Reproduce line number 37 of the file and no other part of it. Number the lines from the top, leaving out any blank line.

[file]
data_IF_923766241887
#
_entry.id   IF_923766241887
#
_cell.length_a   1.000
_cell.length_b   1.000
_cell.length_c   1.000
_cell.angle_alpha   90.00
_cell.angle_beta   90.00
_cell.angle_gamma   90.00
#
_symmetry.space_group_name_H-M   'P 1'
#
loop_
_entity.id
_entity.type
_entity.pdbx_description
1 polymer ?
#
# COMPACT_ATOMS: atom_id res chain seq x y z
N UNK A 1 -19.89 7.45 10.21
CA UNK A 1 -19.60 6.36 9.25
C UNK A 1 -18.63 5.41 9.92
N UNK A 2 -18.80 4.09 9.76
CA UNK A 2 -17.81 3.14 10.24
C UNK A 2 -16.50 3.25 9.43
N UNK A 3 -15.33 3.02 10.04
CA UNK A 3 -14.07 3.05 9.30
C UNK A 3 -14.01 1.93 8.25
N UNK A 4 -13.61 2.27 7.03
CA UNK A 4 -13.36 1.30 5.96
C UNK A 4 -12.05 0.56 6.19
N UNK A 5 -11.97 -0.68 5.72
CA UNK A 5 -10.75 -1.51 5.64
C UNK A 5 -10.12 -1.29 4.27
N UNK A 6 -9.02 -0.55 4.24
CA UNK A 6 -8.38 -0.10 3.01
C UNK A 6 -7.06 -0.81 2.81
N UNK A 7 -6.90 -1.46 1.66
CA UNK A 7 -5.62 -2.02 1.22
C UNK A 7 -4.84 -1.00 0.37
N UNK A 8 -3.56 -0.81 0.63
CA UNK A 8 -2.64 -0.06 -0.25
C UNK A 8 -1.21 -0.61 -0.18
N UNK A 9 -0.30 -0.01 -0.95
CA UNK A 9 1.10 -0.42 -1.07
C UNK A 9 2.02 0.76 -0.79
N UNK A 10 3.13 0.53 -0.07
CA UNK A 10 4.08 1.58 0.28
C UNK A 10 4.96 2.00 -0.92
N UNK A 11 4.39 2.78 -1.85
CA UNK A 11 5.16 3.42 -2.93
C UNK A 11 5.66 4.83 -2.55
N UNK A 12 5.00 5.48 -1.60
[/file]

CA UNK A 6 -8.38 -0.10 3.01